• Other Skeletal. Progressive scoliosis and/or kyphosis (64%), relatively short neck, metatarsus varus, talipes equinovarus, generalized muscle weakness (74%), hypoplasia of calf muscles, high arched palate (49%), pectus deformity (43%).

  • Ears. “Crumpled” appearance, with overfolding of upper helix, poorly defined conchas, and prominent crura from the root of the helix (79%).

  • Cardiovascular. Aortic root dilatation (12%), mitral valve prolapse (6%), and septum defects (4%). Two patients had an interrupted aortic arch or aortic coarctation, and one had transient cardiomyopathy with noncompaction.

Occasional Abnormalities

Micrognathia; cleft palate; cranial abnormalities, including scaphocephaly, brachycephaly, dolichocephaly, and frontal bossing; subluxation of patella; iris coloboma; keratoconus; myopia; cataract, coloboma, and glaucoma, choroidal neovascularization.

Natural History

Prenatally ultrasound can reveal clinical features of arthrogryposis multiplex congenita/fetal akinesia syndrome. Physical therapy yields a gradual postnatal improvement in the joint limitations in most patient and also helps with muscle growth. Scoliosis and/or kyphosis beginning in infancy or later in childhood are progressive in 64% of the cases and are the most relevant health problem. The long-term prognosis for aortic root dilatation is unknown, but the risks appear to be much less than in Marfan syndrome.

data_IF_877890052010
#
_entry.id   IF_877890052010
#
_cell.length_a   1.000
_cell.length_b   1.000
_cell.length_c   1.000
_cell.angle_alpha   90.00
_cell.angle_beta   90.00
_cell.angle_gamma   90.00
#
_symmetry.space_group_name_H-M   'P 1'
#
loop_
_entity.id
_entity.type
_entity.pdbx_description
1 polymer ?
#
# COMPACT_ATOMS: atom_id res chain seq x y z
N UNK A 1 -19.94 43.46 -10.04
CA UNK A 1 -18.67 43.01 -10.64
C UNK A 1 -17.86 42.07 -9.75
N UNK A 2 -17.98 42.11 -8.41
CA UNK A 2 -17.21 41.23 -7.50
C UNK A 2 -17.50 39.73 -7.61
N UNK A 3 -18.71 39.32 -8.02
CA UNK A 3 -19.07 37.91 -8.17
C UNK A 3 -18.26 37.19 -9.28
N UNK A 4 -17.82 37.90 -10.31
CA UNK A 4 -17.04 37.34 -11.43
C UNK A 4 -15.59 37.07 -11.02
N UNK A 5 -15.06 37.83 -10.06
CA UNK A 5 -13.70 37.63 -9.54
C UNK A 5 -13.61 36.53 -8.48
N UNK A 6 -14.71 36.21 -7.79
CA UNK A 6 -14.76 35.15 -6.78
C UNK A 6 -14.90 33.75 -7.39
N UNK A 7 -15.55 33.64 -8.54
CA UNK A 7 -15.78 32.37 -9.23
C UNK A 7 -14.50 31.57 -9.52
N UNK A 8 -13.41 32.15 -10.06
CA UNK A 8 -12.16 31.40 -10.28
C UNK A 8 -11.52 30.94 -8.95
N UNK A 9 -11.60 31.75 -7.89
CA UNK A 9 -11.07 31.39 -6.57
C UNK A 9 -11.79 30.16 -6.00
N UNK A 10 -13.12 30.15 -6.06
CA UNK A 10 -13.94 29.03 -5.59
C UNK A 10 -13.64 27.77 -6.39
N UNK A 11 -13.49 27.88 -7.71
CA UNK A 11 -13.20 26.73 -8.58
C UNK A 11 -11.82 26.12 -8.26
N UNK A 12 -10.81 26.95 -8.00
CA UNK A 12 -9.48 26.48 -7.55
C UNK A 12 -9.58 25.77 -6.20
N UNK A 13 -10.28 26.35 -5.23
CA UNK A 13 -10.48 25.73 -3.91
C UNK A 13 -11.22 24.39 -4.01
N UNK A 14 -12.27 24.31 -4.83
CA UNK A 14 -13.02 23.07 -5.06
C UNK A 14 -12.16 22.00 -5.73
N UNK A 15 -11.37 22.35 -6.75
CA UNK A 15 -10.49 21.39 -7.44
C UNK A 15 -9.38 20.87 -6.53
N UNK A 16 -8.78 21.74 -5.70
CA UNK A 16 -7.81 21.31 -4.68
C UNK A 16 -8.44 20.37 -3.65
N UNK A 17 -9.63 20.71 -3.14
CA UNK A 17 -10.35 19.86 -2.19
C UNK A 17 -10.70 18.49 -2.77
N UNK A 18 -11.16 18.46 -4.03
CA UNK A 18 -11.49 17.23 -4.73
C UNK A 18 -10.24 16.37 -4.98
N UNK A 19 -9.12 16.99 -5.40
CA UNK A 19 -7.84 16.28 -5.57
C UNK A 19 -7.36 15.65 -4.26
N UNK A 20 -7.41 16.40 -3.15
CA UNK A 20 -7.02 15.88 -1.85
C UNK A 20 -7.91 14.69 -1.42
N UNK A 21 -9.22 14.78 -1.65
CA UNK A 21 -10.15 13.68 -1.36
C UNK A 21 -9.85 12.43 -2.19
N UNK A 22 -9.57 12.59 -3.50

This disorder has an autosomal dominant inheritance pattern. Mutations in the FBN2 gene are responsible. High inter- and intrafamilial variability has been demonstrated, including incomplete penetrance. Most variants causing classic phenotypes are in-frame missense FBN2 variants that are located in a region of FBN2 including exons 24 through 35. FBN2 variants leading to a very abnormal protein are significantly underrepresented and can lead to more severe phenotypes, suggesting a possible dominant negative effect in the severe neonatal form of congenital contractural arachnodactyly. Skipping of exons 31 and 32 appear to predispose to aortic dilation that can lead to dissection.


A severe form of this disorder, lethal in early infancy, has been described. In addition to the characteristic features of Beals syndrome, severe cardiac defects occur, including interrupted aortic arch, ventricular septal defect, atrial septal defect, and aortic root dilatation, as well as gastrointestinal anomalies, including duodenal and esophageal atresia and intestinal malrotation, and pulmonary hypoplasia.